Like a bird on a wire

24 06 2016

So, I’ve been on Twitter for a minute and my impression thus far is: huh.

I thought the problem would be that I’d be constantly chattering away, constantly trying to get both the first and last words, and constantly hung up in this spat or that.

Not what’s happened.

Oh, I’ve jumped in here and there, but, mostly, I’m just listening in. I have almost no followers (which is a) not a surprise, given my relative silence; b) yeah, an ego dent; and c) probably for the best), but am slowly building a roster of people who I want to follow.

And that’s where the “huh” comes in: While most (not all) of the people I follow are on the left, they’re not all left in the same way. In particular, I follow a number of bloggers who are black, which means I’m not only able easily to eavesdrop on conversations of which I otherwise might not even be aware, I’m also able to see how those conversations play out.

That’s key: I’m certainly used to reading and hearing black (and Latino and Asian) voices in the media, but, for the most part, these are media saturated in whiteness. I don’t mean white supremacy—The Atlantic, whatever its faults, is not a vehicle for supremacism—but that the story choices and the readership are largely white.

Black Twitter writes for itself. It’s not that the conversation is confined to black people, but that the microphone is located firmly within black America, and passed around to other black people. I can listen in, but whether or not I do so is rather besides the point.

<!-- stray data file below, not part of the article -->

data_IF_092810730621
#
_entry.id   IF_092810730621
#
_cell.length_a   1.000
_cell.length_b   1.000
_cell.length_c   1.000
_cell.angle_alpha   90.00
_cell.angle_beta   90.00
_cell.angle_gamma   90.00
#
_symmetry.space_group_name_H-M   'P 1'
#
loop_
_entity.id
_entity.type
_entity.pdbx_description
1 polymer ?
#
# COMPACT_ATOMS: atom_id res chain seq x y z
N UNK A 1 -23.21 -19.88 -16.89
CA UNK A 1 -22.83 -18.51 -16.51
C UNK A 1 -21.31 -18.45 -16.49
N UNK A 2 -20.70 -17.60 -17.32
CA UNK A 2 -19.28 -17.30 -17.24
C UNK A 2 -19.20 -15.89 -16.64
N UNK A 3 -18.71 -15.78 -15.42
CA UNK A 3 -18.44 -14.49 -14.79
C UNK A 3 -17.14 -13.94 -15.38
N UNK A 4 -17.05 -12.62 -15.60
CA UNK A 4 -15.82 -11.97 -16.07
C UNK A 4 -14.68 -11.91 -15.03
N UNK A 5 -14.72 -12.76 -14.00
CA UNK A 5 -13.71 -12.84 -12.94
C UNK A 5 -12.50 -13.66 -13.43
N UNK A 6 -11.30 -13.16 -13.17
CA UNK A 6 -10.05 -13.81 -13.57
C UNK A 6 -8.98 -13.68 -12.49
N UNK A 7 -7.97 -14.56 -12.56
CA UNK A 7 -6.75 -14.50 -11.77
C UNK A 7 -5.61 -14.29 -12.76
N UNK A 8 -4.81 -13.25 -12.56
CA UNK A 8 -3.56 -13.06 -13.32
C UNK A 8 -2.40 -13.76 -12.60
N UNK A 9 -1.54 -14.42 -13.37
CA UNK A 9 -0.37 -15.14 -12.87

This is not a surprise. I mean, any white person who’s ever heard a Chris Rock performance knows that how black people talk amongst themselves is not how they talk with white people. But even as someone who is not completely clueless about the existence of black culture, it can still be a smack upside my head to see, in real time, it’s not all about me.

And that’s bracing, in the best possible way.





Knights in white satin

2 12 2014

Racism just ain’t what it used to be.

Oh, sure, it’s evolved from “savages” and “primitives”, from “nigger nigger nigger” to “we need to cut this”, from Jim Crow to the Southern strategy to voter ID, and, of late, to “race realism” and “human biodiversity” and James-Watson-not-a-racist-in-the-conventional-way, but even the folk who hide behind economic populism and biological science would admit that there are racists in the USA:

They’re called Klan members.

Thus, as long as those race realists (and James Watson) aren’t marchin’ around in white robes or burning crosses on colored folks’ lawns, they’re not racists (at least not in the conventional way).

So what to do when someone posts a picture of a Klan member to his Facebook page and captions it “I’m dreaming of a white Christmas”—and then insists he’s not racist?!

I mean, the KKK is the white-gold standard of racism in America! If the HBD-ers (and James Watson) aren’t able to point to their non-membership in the Klan as evidence of their non-racism, however will they convince people of their good faith and disinterested interpretation of evidence?

The horror.

Or maybe I’ve been wrong all along, and this new KKK≠racism equation proves once and for all that racism no longer exists in America.

At least among white people.





Mayan Campaign Mashup 2012: Perry as [white folks’] champion

12 01 2012

You noticed who’s not there, right?

What, they don’t need a champion? What the hell?

And Perry looks rather too much like like the previous occupant of the White House in that shot of him standing next to his plane.

He has no chance of winning of course, but I like that he’s pissing away the millions given to him by conservative donors.

As I used to say when working for a left-wing paper and we were criticized for taking money from non- and anti-lefty advertisers: Spend it all—make them spend it all!

(This one’s for you, dmf.)